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Parent Involvement and the IB Course

April, 2009
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family_reading  The role of parents in terms of the education of their own child is a crucial one.

  The open-minded approach to projects and investigation is very helpful. Parents are encouraged to visit IB schools and participate by educating pupils and staff as to their own perspective on these topics, and the relevance of their own work to them. Each school should be involved in the community. In Shanghai there are many opportunities which enable schools to practically contribute to the lives of Chinese children such as ‘the Giving Tree’ and ‘River of Hearts’…

  Academically the role of parents can be crucial in each of the subject areas and also the more difficult area of Theory of Knowledge (TOK). The role of the parent in developing the thinking skills of their children is vital. As we know from both professional psychology and lay psychology, the role models set before us do influence our behavior and values. Therefore the more a student sees their parent reading the more likely they are to do it themselves, particularly if the habit is ingrained from a young age as “family reading time”. It is of little use to ask students to read if we do not set a good example for them to follow.

  Also, the role of debate and discussion without fear of condemnation for views held (no matter how controversial), is usually a very challenging part of parenting. This gets exponentially higher when students are following the DP program. How does a parent respond to the academic challenges being put in front of their child when they may hold views diametrically opposed to the views being illustrated? On the one hand the parent will feel obliged to allow as much freedom as possible, but one may also understand the protective role that a parent plays in the life of their children and although governments and organizations may try to draw up legislation which increases the freedom and responsibility of the student or child, it must be balanced with an understanding of parents for whom this is a very direct challenge to their own culture and beliefs.

  No-one would deny the normality of parents passing on values and behavior patterns to their children, so within international schools it is my view that the understanding of the curriculum (Theory of Knowledge in particular) and possibly some aspects of History, Business Management, and the Experimental Sciences are best served with parental involvement and at the very least communication with teaching staff being emphasized by all schools. This may take the form of information booklets, parents’ evenings and open days, as well as direct participation from an ‘external’ viewpoint. This will not be everyone’s cup of tea, but if handled well it should benefit all the students to hear from the real world outside of school from parents who are experts in certain topics.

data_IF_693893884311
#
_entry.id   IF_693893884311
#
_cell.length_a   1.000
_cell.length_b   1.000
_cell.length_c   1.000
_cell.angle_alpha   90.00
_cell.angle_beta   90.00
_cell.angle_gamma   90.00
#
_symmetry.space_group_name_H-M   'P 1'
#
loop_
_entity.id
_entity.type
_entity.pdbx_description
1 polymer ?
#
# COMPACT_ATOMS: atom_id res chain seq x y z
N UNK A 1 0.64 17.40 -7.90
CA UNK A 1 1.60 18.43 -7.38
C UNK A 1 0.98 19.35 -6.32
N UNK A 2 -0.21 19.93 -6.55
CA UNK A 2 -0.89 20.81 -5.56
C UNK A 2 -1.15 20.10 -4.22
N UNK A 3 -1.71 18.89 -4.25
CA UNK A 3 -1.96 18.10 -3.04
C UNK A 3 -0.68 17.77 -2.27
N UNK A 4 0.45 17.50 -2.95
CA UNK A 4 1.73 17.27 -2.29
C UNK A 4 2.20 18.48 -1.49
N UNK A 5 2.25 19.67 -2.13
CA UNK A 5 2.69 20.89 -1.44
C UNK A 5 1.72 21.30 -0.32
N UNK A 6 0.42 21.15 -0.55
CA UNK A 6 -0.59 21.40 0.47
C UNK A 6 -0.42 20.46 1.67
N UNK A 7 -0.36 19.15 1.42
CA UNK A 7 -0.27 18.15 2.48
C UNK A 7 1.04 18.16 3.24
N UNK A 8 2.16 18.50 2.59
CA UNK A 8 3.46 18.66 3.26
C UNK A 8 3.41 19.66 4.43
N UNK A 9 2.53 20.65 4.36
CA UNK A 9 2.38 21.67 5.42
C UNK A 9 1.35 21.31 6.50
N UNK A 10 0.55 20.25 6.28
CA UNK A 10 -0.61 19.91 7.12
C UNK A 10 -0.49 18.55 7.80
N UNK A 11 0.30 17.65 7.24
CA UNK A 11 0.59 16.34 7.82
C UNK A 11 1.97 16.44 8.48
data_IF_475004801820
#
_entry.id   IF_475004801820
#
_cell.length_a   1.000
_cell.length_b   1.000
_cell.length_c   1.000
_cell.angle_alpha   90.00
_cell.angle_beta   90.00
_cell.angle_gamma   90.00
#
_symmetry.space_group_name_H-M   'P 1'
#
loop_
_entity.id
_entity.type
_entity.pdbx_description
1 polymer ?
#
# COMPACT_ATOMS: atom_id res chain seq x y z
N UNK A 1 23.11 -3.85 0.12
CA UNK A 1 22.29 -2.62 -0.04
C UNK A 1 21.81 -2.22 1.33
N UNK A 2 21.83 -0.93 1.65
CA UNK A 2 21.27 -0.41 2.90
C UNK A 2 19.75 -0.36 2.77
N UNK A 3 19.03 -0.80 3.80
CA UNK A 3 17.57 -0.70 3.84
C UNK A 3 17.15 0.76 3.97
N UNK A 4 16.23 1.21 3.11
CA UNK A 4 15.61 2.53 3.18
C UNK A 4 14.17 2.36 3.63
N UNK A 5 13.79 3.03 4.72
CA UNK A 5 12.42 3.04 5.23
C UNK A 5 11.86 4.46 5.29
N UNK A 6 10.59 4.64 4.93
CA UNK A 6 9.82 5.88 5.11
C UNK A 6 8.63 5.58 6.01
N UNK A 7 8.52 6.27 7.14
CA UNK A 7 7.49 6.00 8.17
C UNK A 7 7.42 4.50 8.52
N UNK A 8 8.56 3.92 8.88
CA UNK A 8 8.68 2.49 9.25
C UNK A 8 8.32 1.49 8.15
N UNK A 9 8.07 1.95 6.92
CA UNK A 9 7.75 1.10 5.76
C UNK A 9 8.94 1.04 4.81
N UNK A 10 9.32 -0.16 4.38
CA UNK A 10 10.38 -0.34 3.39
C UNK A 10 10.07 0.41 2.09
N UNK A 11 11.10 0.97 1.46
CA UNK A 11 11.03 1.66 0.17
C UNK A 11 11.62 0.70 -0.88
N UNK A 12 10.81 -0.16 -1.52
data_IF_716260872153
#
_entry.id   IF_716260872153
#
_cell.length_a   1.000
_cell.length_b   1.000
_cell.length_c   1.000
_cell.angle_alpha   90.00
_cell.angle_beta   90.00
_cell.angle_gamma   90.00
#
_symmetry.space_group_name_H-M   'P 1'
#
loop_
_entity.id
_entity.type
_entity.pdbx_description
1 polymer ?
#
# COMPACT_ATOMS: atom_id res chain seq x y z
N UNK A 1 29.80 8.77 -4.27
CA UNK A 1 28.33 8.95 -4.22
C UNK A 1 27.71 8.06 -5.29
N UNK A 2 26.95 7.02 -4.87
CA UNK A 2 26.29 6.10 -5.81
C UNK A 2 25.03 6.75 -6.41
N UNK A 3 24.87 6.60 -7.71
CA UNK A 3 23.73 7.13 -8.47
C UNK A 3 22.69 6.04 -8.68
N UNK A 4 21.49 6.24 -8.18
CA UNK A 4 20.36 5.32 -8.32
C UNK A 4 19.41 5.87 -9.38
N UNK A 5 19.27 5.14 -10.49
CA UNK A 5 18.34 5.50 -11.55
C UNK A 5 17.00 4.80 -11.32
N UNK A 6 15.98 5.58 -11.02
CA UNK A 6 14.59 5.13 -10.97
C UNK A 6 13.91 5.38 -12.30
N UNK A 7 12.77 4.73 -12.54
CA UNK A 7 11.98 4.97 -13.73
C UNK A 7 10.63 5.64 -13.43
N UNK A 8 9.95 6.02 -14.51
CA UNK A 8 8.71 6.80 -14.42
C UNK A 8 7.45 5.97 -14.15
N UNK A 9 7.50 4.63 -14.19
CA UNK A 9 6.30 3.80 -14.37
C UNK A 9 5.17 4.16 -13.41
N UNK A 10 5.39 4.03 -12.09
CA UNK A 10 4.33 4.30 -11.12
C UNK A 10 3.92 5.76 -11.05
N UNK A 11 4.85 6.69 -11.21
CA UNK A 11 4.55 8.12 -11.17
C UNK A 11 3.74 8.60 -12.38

Something you may not be aware of is that the IBO developed its community theme website (http://communitytheme.ibo.org/everyone) with the idea that all participants in the programs have a role to play. Parental interest in the IB is that of a participant, not just from a point of view of guiding their son or daughter’s choices when picking options, but more explicitly by the theme adopted by the IBO in 2007 of “sharing our humanity”. The theme has already provided and will continue to be a basis for discussion, debate and interaction across the IB community until 2010. The topics covered at all age levels are provocative in terms of ability and interest. They are (adapted from “High Noon” by J. Rischard in 2002) and are as follows:

  • Global poverty
  • Peace and conflict
  • Education for all
  • Global infectious diseases
  • The digital divide - uneven access to information and communication technologies
  • Disasters and emergencies

  The “guided question” approach to these areas appears to be a sensible option in terms of breaking down what these topics actually mean. Be aware though that views on these topics tend to be controversial and sensitive. The polarization of views occurs when we approach these questions and topics from a purely national viewpoint. The other polarity is that of political correctness or expediency. Our knowledge and understanding of these topics is tainted whether we like it or not by our own (lack of) knowledge of other countries and cultures that approach and see these issues differently.

  We all have a part to play in the educational process. The role of parents is one part, which up until now has been implicit rather than explicit. Perhaps the balance should shift. After all, one of the key aspects of the IB Learner profile is to be a risk taker. It is important for us all to take a risk and be more involved as parents in our child’s IB course.


By Richard Naylor

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